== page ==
Love Triangle

Orphee's Love for the Princess

Heurtebise with Eurydice
  • Eurydice was struck down while riding her bicycle (off-screen) - she had been killed by the Princess's leather-clad motorcycle men and taken to the underworld; Orphee was advised by Death's chauffeur Heurtebise, a faithful guide, about how to enter the underworld through his bedroom mirror-portal - to return Eurydice to life (Heurtebise "I am letting you into the secret of all secrets, mirrors are gates through which death comes and goes. Moreover if you see your whole life in a mirror you will see death at work as you see bees behind the glass in a hive")
Heurtebise Instructing Orphee About Passage Into the Underworld
Orphee Passing Through Glass Mirror Into Underworld - A Tricky F/X Shot
  • the trick-shot scenes (some with reversed photography) were of Orphee's crossing into the dreamy underworld to reclaim Eurydice; Orphee passed himself through a glass mirror (representing the borderline between life and the underworld); he first donned a pair of latex surgical gloves (left behind by the Princess) - that miraculously flew onto his hands - and then extended his magic gloved hands through the mirror [Note: the scene was accomplished by the actor putting his gloved hands into a vat of mercury (representing the glass mirror) and then walking through or into the mirror]
  • Orphee was brought before a tribunal panel of judges for interrogation in the afterlife or underworld; the Princess was forced to admit the reason for illegally taking Eurydice (and breaching her authority) - it was because of her love for Orphee: "To get her out of the way and have this man for yourself"; the judges' decision was that Eurydice would be returned with Orphee to the living world, but only if he never looked upon her again; if he looked upon her, he would lose her again; Heurtebise was allowed to join them, to assist the couple with their new restrictive lives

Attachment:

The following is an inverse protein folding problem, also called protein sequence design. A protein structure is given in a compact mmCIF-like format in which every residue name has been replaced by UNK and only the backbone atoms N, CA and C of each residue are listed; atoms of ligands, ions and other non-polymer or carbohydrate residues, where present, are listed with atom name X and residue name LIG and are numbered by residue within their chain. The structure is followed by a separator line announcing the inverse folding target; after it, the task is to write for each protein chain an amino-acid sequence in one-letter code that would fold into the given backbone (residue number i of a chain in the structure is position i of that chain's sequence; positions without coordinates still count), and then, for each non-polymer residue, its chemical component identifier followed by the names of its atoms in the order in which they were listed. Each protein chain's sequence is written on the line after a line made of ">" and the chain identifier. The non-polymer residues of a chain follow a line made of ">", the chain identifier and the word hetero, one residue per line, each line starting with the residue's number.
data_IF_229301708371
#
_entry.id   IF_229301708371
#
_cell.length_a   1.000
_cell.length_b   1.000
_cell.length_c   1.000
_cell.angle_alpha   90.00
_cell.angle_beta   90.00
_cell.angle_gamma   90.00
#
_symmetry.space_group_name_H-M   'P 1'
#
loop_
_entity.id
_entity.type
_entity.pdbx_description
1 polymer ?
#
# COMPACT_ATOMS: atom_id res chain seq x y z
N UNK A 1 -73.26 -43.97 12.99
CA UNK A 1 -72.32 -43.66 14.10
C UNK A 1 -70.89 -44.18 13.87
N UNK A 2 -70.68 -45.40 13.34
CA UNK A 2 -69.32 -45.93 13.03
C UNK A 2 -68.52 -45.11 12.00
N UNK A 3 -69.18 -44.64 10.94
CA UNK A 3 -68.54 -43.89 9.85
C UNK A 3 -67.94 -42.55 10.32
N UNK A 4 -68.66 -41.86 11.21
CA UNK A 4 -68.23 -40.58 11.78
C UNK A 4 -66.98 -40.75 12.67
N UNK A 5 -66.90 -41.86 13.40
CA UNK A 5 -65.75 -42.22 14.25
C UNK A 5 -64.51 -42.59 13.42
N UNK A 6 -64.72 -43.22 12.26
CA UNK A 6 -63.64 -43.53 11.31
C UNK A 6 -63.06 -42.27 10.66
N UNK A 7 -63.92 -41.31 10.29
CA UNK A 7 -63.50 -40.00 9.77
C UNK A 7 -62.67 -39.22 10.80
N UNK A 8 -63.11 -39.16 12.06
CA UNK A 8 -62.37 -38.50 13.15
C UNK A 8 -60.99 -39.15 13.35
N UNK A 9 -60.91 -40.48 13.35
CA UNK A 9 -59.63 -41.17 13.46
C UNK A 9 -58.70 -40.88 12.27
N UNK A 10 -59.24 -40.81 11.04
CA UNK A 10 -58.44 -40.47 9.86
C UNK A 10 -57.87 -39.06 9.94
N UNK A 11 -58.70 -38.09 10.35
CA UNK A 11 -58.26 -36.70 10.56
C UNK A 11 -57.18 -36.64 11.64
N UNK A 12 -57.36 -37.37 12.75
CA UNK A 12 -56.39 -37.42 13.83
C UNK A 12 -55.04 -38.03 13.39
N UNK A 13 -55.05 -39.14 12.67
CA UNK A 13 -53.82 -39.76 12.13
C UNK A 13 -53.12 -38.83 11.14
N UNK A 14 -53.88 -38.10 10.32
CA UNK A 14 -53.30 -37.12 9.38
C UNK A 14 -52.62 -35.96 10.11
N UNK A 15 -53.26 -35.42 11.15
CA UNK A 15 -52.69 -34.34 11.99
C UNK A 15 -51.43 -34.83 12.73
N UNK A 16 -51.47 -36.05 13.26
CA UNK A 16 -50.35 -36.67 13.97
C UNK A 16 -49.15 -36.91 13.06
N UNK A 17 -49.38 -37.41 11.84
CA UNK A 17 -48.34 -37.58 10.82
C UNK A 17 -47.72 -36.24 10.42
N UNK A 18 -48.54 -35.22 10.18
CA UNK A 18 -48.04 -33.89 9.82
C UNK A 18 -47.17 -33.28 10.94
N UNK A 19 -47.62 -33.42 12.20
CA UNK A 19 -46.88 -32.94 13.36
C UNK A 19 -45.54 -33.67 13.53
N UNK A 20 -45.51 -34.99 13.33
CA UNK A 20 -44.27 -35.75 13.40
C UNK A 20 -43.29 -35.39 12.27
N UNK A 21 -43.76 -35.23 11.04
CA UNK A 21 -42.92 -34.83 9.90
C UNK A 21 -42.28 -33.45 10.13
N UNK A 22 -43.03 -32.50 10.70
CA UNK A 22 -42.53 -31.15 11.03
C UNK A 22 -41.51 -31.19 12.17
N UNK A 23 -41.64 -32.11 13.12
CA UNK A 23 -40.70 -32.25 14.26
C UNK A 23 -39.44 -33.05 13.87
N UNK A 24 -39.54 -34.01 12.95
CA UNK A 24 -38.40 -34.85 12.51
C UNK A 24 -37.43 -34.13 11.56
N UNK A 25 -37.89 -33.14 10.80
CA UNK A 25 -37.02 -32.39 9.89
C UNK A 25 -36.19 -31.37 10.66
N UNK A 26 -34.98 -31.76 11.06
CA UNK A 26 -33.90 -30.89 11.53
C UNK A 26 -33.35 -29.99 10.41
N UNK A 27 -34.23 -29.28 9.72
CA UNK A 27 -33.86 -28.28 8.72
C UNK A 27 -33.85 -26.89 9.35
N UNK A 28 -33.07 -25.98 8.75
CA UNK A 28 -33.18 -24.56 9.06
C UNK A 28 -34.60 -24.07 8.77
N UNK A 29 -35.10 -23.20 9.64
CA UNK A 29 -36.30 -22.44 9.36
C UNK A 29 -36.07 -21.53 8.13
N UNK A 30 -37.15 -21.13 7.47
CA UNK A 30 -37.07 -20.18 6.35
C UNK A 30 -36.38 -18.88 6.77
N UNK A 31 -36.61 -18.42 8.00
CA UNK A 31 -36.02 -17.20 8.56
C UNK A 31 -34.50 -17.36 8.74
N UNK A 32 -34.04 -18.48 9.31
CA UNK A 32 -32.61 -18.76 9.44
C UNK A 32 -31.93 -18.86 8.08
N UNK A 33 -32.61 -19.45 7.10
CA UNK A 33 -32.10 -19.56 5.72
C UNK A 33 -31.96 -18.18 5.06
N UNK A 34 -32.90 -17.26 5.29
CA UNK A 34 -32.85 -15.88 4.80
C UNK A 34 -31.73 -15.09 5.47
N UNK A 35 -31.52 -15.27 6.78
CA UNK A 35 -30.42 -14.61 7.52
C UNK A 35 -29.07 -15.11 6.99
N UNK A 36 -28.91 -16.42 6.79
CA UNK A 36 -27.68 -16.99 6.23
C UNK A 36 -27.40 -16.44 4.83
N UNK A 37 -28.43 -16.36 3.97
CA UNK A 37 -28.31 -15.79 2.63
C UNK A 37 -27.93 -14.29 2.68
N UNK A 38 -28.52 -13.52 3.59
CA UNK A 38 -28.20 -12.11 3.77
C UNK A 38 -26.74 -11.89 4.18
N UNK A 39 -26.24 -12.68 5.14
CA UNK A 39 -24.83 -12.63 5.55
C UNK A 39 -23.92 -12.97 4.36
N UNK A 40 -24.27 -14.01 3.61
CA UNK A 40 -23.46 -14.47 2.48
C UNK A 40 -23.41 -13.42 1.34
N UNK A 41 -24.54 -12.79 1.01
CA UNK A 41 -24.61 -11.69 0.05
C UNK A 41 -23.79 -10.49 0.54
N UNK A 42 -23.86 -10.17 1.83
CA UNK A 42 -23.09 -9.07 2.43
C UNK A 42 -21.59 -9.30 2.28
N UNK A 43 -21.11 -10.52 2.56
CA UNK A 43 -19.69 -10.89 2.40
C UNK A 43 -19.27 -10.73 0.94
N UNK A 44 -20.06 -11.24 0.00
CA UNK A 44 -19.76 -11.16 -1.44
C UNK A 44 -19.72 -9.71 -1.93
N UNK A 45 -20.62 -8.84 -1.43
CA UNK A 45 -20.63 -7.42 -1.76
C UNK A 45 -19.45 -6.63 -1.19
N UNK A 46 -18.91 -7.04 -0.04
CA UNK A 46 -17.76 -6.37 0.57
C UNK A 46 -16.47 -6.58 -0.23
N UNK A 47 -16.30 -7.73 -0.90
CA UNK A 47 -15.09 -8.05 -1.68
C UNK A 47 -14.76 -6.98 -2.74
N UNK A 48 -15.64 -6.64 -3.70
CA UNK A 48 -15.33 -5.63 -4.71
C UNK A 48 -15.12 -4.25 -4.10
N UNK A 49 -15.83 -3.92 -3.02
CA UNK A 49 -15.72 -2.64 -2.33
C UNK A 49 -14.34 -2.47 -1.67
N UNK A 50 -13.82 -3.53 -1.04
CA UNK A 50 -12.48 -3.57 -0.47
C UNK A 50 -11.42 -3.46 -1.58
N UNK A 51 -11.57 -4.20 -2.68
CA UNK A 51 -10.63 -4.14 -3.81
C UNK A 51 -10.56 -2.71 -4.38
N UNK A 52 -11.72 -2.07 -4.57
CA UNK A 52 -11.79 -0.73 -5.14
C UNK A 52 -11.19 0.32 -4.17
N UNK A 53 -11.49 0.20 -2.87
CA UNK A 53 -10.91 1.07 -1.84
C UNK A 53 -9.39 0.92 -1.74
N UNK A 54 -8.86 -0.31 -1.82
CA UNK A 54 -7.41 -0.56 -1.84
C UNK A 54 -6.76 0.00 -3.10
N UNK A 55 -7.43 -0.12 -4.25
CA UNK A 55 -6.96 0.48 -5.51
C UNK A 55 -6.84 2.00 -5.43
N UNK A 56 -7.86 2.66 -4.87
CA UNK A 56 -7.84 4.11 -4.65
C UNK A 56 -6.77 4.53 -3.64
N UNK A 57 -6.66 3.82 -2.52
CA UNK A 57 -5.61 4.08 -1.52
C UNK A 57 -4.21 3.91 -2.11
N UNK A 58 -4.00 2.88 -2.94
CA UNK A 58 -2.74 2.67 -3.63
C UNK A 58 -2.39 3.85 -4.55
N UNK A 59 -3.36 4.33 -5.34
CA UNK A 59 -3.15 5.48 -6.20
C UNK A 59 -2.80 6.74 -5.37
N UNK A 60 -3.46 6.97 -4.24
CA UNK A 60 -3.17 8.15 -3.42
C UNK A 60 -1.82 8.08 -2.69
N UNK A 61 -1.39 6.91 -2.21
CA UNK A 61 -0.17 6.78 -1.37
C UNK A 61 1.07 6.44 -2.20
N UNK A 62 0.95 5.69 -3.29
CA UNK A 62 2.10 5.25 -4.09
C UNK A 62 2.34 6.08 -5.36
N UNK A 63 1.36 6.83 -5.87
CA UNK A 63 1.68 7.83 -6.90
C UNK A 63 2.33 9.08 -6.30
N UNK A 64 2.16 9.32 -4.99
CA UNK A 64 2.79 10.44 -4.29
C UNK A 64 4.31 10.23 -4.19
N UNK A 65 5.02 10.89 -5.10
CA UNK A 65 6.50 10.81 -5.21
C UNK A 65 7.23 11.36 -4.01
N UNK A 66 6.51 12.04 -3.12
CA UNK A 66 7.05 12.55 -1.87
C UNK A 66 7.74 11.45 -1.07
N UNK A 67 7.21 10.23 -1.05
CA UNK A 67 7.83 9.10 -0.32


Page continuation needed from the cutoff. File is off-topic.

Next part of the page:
• in one of the film's most shocking moments, via the rear-view mirror, Orphee caught a brief glimpse of his wife Eurydice sitting in the backseat of the Rolls Royce parked in the garage, causing her to immediately disappear
  • shortly later outside his home, Orphee was killed when accidentally shot by a member of a vengeful mob from the Cafe that accused him of murdering rival poet Cegeste
  • in the film's resolution, the deceased Orphee returned to the afterworld with Heurtebise, but was again sent back to the living world (by walking backwards in reverse) to be with Eurydice, with their memories erased; the "immortal poet" would soon become a father with his first child with Eurydice; meanwhile, Heurtebise and The Princess/'Death' would now become judges in the Underworld

Death of Drunken Poet Jacques Cegeste Outside Poet's Cafe in Paris

During Drive to Chateau in Rolls Royce - The Outside Background Was a "Negative" Image

Orphee's Wife: Eurydice (Maria Dea)

Personification of Death: The Princess

Orphee - Blocked From Passing Through a Mirror to the Underworld

Eurydice - Orphee's Dead Wife

Orphee Before the Underworld Tribunal

Orphee and Eurydice Returning to the Living World

But Unable to Look at Each Other

Orphee's Brief Glimpse of Eurydice in the Rolls Royce's Rear-View Mirror - Causing Her to Disappear

Orphee Shot and Killed Outside His Home By Mob

In the Underworld, Orphee Was Returned to the Living World Again

Orphee's Happy Ending with Eurydice